Date of Award


Degree Type


Degree Name

Doctor of Philosophy (PhD)

Graduate Group

Cell & Molecular Biology

First Advisor

Jeffrey A. Golden

Second Advisor

Stewart A. Anderson


During the development of the cortex neurons must migrate from their sites of birth to their final destinations. There are two main types of migration in the developing cortex, the radial migration of pyramidal neurons and the non-radial migration of cortical interneurons. There are limited studies directly comparing these two migration processes, and thus our understanding for perturbations that are selective to either non-radial versus radial migration is limited. Understanding causes of disruption of interneuron migration specifically is clinically relevant due to several interneuron specific developmental diseases. There is a growing body of literature observing a link between interneuron disorders and mitochondrial dysfunction, and thus regulation of mitochondria and their functions are promising targets for identifying selective effects on interneuron development. Mitochondria are organelles serving multiple functions in cells, including energy production, calcium buffering, redox homeostasis, and regulation of cell death. Although mitochondria are known to play essential roles in maintaining neuronal health and function in the adult brain, the importance of mitochondria during neuronal development is poorly understood.

Using in vitro mouse brain explant and slice culture systems, we observed distinct localization patterns of mitochondria between interneurons and pyramidal neurons. Mitochondria in migrating interneurons move cyclically throughout the cell during the migration process while remaining in front of the nucleus in migrating radial neurons. Fluorescence immunohistochemistry confirmed these localization patterns in embryonic mouse brains in vivo.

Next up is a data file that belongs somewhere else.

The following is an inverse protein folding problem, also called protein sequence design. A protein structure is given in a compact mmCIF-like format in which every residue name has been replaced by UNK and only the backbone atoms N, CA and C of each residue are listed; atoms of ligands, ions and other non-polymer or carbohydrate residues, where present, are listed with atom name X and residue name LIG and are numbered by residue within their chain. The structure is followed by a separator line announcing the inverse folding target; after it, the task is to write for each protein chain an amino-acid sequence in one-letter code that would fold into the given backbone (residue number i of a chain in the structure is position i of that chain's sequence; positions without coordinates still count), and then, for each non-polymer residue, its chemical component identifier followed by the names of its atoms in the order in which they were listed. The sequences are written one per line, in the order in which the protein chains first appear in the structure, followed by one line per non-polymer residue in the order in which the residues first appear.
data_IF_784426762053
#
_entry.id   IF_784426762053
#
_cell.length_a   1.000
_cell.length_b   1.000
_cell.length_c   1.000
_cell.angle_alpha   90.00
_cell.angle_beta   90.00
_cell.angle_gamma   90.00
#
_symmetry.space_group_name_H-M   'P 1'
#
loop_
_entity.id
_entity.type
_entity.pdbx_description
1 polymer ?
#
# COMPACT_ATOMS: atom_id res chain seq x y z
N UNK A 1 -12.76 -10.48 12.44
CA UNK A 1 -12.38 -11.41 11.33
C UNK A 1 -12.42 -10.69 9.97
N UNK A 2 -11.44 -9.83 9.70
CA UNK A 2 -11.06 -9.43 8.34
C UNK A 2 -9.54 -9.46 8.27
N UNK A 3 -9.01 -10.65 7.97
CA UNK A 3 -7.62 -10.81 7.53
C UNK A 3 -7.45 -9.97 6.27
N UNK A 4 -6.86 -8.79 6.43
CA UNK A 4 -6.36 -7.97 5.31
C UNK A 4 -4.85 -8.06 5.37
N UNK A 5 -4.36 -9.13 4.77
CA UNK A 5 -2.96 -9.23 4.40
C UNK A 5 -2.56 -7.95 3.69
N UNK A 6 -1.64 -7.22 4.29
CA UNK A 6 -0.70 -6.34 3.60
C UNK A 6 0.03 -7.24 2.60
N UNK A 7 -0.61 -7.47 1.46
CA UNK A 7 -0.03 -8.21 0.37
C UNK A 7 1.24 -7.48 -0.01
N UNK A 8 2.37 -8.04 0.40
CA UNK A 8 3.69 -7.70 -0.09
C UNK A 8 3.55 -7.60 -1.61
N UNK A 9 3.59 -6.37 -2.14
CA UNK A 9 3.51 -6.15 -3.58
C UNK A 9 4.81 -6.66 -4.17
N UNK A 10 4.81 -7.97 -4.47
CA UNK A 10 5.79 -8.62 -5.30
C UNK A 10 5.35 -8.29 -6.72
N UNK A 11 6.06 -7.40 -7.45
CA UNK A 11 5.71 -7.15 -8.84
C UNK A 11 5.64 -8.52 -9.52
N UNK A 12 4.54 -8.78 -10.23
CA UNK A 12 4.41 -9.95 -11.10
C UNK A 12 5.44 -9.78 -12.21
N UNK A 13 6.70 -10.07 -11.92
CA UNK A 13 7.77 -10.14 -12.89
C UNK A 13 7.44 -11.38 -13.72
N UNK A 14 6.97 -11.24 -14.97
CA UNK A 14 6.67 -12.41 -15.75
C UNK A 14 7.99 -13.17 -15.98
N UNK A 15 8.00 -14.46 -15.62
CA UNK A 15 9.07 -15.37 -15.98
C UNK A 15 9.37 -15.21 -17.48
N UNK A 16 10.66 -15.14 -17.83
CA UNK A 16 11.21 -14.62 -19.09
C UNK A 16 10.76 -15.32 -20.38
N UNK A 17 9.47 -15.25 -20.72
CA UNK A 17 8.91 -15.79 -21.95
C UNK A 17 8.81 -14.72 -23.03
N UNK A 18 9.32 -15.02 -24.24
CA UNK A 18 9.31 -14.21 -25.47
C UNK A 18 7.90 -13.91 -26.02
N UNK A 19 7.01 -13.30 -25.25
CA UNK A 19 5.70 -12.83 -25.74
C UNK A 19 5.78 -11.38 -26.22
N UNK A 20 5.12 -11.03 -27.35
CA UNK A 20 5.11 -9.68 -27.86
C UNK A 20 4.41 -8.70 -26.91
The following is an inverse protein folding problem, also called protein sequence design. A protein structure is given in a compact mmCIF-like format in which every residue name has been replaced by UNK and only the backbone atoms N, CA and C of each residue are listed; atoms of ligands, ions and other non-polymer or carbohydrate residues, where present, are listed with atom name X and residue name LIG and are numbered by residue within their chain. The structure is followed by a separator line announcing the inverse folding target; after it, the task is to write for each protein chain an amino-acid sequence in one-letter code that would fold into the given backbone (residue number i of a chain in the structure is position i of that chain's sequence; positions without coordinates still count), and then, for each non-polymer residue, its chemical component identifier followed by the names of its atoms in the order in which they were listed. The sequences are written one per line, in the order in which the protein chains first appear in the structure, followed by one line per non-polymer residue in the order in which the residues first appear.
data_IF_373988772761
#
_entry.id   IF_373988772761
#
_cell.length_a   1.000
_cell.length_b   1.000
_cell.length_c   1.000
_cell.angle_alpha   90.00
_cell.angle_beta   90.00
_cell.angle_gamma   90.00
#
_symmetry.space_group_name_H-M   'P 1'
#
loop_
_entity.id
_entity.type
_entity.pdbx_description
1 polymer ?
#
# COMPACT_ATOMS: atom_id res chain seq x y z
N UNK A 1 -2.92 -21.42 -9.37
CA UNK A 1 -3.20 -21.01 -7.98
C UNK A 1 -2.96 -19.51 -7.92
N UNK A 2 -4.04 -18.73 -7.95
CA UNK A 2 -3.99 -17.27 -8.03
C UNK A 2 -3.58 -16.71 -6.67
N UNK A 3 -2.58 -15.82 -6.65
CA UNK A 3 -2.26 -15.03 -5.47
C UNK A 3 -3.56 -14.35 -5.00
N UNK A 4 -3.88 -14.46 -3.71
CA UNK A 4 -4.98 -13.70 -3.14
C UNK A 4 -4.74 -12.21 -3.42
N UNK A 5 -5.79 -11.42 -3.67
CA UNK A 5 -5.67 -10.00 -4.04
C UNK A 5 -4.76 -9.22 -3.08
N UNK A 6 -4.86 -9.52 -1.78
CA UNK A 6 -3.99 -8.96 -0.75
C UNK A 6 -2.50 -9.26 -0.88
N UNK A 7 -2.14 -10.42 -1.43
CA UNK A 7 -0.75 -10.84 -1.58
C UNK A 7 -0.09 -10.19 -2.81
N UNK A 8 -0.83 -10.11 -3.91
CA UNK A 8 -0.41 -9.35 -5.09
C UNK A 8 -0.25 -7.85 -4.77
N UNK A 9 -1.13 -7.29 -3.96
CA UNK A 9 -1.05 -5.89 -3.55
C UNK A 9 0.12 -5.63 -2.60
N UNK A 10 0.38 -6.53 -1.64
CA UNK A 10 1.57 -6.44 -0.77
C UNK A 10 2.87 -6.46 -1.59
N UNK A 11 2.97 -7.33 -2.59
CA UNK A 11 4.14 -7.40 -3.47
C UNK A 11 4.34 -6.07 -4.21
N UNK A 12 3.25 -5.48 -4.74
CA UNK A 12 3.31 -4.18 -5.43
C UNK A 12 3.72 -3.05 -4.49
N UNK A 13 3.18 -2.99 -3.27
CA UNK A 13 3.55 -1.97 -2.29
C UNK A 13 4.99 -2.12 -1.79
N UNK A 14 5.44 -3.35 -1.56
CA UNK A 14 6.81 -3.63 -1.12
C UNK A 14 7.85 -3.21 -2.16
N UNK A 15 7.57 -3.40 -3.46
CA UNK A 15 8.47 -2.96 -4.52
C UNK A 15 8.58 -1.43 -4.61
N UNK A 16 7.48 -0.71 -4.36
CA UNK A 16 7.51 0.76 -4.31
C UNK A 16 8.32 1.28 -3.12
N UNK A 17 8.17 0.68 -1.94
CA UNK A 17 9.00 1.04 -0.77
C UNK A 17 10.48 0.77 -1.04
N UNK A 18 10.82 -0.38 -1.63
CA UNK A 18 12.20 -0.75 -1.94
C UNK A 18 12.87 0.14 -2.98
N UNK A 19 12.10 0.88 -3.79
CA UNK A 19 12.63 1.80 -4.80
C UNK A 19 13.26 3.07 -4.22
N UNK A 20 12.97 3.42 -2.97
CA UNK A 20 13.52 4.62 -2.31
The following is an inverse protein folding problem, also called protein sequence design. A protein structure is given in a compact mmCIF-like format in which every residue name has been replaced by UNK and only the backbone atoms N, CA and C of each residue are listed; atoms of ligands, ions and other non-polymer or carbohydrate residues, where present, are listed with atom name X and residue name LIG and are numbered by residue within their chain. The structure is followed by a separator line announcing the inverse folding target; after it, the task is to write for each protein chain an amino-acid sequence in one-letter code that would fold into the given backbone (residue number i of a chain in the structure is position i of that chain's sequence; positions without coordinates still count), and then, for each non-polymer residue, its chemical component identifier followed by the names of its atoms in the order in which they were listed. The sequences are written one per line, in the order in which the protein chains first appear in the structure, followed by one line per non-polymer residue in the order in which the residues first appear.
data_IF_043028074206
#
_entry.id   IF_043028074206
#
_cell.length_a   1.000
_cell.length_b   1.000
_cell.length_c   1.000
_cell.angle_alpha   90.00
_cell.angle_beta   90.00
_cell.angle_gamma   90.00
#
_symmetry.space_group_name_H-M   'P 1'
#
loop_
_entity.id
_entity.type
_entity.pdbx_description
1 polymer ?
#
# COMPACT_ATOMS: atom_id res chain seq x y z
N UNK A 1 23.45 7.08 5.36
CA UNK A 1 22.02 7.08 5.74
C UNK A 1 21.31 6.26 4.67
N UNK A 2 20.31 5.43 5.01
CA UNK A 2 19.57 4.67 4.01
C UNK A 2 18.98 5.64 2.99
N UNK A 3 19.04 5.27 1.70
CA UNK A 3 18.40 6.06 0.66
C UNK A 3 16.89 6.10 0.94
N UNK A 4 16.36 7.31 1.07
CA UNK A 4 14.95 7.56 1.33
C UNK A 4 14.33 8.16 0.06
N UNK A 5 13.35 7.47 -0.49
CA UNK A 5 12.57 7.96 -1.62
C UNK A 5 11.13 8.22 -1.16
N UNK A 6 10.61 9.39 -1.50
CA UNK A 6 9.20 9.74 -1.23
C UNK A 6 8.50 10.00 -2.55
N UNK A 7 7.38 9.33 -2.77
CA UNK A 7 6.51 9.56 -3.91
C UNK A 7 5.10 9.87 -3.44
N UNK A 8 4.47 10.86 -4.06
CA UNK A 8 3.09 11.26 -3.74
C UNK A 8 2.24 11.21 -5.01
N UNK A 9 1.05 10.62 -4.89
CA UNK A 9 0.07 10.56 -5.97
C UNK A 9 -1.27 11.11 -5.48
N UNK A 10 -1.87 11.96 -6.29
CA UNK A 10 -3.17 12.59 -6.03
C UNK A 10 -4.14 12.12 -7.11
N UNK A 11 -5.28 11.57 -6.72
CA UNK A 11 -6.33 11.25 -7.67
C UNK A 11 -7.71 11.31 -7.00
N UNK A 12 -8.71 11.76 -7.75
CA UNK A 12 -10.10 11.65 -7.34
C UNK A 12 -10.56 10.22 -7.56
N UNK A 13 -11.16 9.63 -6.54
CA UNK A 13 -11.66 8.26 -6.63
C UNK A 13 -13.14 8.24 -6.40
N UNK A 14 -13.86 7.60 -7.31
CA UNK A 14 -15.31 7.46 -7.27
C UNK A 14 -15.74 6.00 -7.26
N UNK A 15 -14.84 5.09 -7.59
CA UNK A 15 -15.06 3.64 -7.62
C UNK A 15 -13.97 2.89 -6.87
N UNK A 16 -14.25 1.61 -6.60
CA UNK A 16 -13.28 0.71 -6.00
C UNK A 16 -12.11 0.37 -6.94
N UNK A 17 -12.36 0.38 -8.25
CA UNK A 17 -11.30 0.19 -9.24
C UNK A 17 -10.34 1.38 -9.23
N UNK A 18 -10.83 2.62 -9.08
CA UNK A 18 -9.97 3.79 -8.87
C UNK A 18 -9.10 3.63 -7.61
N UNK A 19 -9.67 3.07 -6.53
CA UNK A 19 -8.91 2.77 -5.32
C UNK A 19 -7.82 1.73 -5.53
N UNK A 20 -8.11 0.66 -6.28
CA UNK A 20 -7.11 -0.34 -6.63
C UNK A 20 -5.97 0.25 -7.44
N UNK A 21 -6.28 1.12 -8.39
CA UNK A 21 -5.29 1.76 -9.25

We then applied pharmacologic tools to disrupt mitochondrial oxidative phosphorylation and discovered that interneuron migration is profoundly sensitive to these disruptions compared to radially migrating pyramidal neurons. This was confirmed by examination of a genetic model of compromised oxidative phosphorylation (Ant1). Interneurons with compromised mitochondrial function exhibit decreased migration, increased changes in direction, increased trailing process length, changes in branching behavior, and shifts in centrosome positioning.

We then utilized a dominant negative form of Miro1, a protein involved in mitochondrial trafficking to alter mitochondrial trafficking behavior. We also observed increased direction changes and reduced ability of interneurons to invade the cortex. However, interneuron migration rate was unaffected. The changes in cell migration behavior suggest that mitochondria play a central role in maintaining interneuron cell polarity to allow for progressive interneuron migration during their long journey.

These data collectively support a model in which mitochondrial perturbations have a selective effect on interneuron migration. This work suggests that neuronal deficits occurring in mitochondrial disorders are not exclusively due to neuronal metabolic insufficiency in postnatal stages, but can also have developmental origins.

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